I think it is Conceptis that reviews each puzzle before they allow it to be published. I don't think we should go that far. But if we are to be family friendly we should be careful what we post. Quite a few people have proudly posted their children's puzzles and that is a good thing. I love to see their efforts. But as we all know, children are curious and may open postings just to see why there is a warning. But parents differ widely in what they believe is OK for their children and what is not. With some schools teaching sex education and other controversial subjects to their youngest students it makes it difficult to draw lines.#4: Aurelian Ginkgo (AurelianGinkgo) on Feb 6, 2020
At my age, which is pretty damn old, I would be considered by most to be a bit prudish. With social media sites available to everyone where they can vent their feelings and opinions I would like to see this site to be a peaceful place to be.
It is a tough call. Speaking for myself only, I have a very strict conscience, but when I don't like something or it is offensive to me, I usually keep it to myself and move on with my life. I rarely say anything, unless I feel it is important to speak up, and I attempt to be tactful mostly. More often, though, I don't say anything and just avoid the puzzle and discussions about it. If there are puzzle makers who usually post things that I don't like, I'll avoid their puzzles.#5: Brian Bellis (mootpoint) on Feb 7, 2020
Since you are in an administrative position, however, Valerie, I see why it is a larger concern for you. The vast majority of puzzles on here are fine because the vast majority of puzzle makers and commenters are mature people who care about others and their feelings. Of course, there are always those few exceptions, and that is what we are talking about, isn't it? I like the idea of guidelines, but those who follow them are going to be the ones who would have anyway.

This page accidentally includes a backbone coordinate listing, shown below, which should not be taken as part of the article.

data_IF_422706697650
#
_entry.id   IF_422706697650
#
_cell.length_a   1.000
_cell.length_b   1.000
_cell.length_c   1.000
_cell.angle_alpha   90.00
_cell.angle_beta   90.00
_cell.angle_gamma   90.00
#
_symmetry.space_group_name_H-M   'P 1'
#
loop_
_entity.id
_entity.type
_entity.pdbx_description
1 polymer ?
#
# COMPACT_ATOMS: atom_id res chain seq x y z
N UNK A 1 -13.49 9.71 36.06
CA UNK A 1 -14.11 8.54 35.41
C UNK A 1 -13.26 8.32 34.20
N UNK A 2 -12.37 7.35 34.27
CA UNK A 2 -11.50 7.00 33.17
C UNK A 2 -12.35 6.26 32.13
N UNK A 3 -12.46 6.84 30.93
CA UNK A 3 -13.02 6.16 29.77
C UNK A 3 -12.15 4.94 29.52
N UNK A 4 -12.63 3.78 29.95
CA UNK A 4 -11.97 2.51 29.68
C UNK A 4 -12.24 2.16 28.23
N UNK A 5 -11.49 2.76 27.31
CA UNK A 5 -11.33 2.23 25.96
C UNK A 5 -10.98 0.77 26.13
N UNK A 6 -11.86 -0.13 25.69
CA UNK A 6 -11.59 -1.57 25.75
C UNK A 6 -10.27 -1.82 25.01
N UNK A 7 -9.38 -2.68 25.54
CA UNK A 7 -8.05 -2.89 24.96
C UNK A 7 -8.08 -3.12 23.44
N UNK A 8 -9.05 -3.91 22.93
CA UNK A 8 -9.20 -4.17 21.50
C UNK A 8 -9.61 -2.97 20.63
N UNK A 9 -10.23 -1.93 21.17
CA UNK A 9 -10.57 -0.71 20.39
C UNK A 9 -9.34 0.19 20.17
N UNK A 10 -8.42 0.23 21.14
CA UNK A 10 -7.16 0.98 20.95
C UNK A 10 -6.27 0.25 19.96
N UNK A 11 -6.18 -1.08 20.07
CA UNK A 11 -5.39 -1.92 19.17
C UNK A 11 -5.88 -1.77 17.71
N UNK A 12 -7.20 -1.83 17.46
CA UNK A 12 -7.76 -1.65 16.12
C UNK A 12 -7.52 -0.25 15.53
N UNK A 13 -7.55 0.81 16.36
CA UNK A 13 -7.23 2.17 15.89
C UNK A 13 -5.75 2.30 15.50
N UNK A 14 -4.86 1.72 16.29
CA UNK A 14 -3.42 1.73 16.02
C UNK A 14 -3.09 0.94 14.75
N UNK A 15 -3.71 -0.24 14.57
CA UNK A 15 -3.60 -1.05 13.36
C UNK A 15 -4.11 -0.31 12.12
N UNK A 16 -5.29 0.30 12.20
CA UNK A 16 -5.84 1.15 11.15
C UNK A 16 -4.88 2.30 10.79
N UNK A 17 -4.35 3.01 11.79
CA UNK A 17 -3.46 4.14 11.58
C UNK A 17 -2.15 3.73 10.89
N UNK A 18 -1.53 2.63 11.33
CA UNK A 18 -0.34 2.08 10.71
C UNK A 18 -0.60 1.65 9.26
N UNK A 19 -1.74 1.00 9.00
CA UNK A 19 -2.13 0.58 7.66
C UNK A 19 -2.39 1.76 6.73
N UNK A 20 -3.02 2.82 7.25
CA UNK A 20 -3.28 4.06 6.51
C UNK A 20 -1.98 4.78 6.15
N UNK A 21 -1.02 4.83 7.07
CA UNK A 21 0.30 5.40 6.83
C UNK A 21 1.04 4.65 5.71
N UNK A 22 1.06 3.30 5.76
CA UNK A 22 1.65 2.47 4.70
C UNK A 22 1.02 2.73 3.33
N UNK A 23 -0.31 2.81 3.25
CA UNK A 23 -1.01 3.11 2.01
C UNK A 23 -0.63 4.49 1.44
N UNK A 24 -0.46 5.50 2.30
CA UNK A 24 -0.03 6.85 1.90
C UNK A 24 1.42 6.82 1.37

But rules are burdensome. Keeping track of all the do's and don'ts is a real drag, and I'm sure it will be worse for the administrators. What if we were to guage it by obviously offensive only? Remove puzzles that are deliberately offensive, like the one a while ago that said, "U R GAY". It was inarguably intended to be insulting to every solver, and had no place here. It was posted by a crass troll who just wanted to rile us up.
Still other puzzle makers and commenters may share their opinion which could be offensive to some or many, but they are entitled to it. These are the ones, I feel, should be informed that there are better ways to express themselves, but after that, I don't know. Hopefully they adjust their puzzle or comment themselves.
I would fall in the camp of less censorship. Someone occasionally being offended is the price we pay for living in society that values free speech.#6: Byrdie (byrdie) on Feb 8, 2020
Having said that, I think we should delete puzzles or comments that are clearly hate speech. We should not put up with someone advocating the use of violence toward another person or group.
For lesser offensiveness, perhaps we could take a gentler approach. "Although I believe you have the right to say ___, perhaps this is not the appropriate venue since many of our children enjoy this site"